If you take a trip to Texas, America’s rouge state, there’s one particular cuisine you’ll be hard-pressed to avoid: barbeque. Now I’m not talking about buying a few dozen snags from Coles, chucking them on the barbie and slathering them in dead horse. I’m talking smoked brisket, beer-can chicken and sticky ribs, complimented by a selection of piquant sauces.
Melbourne is slowly acquainting itself with this Texan tradition, and catering company Smokestack Lightning BBQ is happy to play host.
A trio of barbeque lovers, Smokestack’s founders Pat Lillicrap, Chris Stockley and Nick Keeling hail from Melbourne, Sydney and Austin, Texas, respectively. They bonded over their appetite for smoked meats and have spent years perfecting the art of cooking brisket, ribs and chicken Texan style – that is, cooked in a ‘pit’ or Texan smoker overnight then transported and served at private functions across Melbourne.
Barbeque is generous and traditional; it’s Texas on a plate, except there is no plate. Instead, meat ordered by the pound is served on butchers’ paper with a stack of white bread, dill pickles, coleslaw, potato salad and sauce. The Smokestack boys aren’t sure that Melbourne is quite ready for the rustic presentation, but they’re certain this town will drool over their meats and sauces.
The basic tenet of the barbeque belt – which runs through Austin and into Texas hill country ¬– is that the flavours should incorporate smokiness, tang, sweetness and a little spice, and Smokestack stays true to this creed.
However, the most popular component of barbeque is brisket and finding this American cut (taken from the breast or lower chest of the cow) in Melbourne proved to be more difficult than expected.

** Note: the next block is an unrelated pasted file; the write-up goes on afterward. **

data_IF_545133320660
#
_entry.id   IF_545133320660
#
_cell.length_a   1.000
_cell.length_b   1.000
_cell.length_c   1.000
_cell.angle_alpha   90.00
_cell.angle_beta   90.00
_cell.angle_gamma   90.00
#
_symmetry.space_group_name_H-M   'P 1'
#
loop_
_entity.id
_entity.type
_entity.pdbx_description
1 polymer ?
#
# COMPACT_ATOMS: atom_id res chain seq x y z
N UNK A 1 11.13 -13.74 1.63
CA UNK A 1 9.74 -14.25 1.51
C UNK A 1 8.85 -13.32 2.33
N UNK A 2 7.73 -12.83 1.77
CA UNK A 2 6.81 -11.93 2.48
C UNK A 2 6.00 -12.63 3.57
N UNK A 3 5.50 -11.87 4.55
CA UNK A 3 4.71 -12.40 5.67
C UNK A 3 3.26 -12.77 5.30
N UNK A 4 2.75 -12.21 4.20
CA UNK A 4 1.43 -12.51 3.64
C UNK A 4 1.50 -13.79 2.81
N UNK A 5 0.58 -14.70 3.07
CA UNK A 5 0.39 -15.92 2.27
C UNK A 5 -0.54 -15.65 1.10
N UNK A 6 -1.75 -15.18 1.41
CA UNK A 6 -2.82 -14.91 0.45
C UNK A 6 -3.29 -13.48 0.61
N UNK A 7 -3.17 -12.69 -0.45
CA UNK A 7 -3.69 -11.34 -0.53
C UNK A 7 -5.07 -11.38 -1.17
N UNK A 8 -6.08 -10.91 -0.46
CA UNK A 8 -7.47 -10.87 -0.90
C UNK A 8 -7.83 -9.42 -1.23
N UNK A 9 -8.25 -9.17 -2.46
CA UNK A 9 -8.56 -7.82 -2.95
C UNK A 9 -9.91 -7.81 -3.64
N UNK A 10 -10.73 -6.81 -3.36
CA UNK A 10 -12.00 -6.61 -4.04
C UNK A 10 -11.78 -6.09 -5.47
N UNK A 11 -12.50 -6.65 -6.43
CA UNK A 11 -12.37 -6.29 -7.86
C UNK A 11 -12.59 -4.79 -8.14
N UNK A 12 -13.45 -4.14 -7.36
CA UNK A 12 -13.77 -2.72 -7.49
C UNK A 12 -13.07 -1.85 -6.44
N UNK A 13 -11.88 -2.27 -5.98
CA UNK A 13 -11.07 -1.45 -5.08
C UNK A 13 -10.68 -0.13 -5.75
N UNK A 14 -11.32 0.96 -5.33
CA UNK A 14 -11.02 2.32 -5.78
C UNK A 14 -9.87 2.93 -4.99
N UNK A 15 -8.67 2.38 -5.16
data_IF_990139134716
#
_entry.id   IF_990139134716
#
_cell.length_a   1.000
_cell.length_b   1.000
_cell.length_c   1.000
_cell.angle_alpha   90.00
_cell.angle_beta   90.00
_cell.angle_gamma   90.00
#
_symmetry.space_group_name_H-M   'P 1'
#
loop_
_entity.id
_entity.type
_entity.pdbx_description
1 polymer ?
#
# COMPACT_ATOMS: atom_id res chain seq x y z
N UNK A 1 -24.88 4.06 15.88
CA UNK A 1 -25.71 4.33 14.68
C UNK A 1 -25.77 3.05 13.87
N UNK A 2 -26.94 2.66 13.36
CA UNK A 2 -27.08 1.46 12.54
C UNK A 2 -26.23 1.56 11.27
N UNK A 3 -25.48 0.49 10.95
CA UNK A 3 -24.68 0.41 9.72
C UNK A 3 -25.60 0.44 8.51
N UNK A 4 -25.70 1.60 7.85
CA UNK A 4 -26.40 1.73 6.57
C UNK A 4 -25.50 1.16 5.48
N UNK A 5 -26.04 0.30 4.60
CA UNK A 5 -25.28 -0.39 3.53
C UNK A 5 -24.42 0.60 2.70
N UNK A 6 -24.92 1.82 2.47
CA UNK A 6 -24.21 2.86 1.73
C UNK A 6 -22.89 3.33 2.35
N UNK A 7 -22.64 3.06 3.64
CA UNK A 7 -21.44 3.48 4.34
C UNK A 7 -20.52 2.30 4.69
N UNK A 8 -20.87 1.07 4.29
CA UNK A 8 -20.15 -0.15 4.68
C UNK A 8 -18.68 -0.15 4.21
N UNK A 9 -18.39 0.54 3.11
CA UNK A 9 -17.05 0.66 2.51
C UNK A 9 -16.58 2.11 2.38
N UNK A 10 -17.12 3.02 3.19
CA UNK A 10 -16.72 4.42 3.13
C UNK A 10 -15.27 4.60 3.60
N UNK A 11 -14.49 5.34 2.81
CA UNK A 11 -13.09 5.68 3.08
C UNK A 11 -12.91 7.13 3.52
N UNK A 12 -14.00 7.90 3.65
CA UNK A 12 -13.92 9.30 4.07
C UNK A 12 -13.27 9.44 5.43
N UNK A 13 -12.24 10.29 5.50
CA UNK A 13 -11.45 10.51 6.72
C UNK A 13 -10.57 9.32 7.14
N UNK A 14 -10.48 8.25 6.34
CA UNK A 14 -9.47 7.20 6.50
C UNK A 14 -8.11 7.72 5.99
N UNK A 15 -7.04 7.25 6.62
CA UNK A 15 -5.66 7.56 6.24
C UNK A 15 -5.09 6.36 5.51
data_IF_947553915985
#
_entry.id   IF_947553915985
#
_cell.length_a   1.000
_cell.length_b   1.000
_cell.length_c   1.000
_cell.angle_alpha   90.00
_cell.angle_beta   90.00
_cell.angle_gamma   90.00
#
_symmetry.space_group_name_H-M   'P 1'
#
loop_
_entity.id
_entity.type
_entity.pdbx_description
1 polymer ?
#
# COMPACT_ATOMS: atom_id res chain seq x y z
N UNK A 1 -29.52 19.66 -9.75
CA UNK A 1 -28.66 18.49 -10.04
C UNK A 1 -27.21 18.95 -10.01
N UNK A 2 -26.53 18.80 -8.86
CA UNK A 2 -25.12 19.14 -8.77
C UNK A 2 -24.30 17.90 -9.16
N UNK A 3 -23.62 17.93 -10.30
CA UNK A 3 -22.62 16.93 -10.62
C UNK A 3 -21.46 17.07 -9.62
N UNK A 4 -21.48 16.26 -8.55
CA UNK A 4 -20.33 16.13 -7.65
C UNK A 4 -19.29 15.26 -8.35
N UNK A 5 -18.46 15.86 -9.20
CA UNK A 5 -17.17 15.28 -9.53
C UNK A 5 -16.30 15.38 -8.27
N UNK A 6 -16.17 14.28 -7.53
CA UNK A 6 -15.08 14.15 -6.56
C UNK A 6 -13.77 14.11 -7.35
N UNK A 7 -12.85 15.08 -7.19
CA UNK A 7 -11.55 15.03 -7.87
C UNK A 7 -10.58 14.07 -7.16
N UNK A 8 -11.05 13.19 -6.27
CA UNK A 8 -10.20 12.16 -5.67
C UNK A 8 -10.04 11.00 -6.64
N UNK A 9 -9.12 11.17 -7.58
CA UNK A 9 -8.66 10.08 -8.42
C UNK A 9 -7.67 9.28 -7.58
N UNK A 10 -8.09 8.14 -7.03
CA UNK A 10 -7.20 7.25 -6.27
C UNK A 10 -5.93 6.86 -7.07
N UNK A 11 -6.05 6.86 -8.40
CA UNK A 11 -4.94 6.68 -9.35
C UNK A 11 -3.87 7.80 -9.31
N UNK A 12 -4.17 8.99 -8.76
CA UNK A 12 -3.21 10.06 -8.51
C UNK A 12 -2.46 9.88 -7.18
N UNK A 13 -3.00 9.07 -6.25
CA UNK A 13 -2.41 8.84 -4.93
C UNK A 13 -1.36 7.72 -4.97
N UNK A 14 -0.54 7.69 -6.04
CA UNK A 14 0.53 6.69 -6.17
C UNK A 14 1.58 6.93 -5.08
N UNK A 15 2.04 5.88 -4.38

“Brisket messes with Australian cuts,” says Keeling, the American of the group. “We had to do our research and show a butcher how to cut it.”
That obliging butcher is now the boys’ supplier, and brisket is a staple on their menu. It’s prepared “100 per cent Texan style,” according to Keeling. The meat is marinated in a “secret” rub, then cooked in a pit for 14 hours, during which time it must kept at a steady and moderate temperature. By the time it’s ready to be served, the brisket is succulent, smoky and subtly spiced.
Then there’s the slow-cooked, spice-rubbed, beer-can chicken, which might break with tradition (poultry doesn’t have much of a place on the white paper plates of a traditional Texan barbeque) but is a guaranteed crowd favourite wherever the boys serve. But for the punters with a predilection for pork, a sweet and sticky serving of Carolinian-style ribs, cooked for six to eight hours, will surely satisfy.
No southern barbeque is complete without sauce and this is another Texan tradition the boys have brought to Melbourne.
“Barbeque sauces should complement the rubs that the meat has been marinated in,” says Keeling. “And you’ve got to pour the sauce all over the meat. I’ve noticed that in Australia people don’t like a lot of sauce on their meat.”
The boys expect this attitude to change once the locals sample their three homemade sauces: Bold (their traditional sauce, which incorporates the four main flavour elements of barbeque), Carolina (a sweet and sour-style sauce that sets off the pulled pork) and for those who like a bit more spice, the Chipotle (which sings with smoked jalapenos as its base).
So if you’ve got a hankering for something you can really sink your teeth into, the southern charms of Smokestack Lightning BBQ just might be for you. And at $20 a head for meat and sides – coleslaw, potato salad (Keeling’s mum’s recipe), pickles and more – served up in your backyard, you’re in for a treat.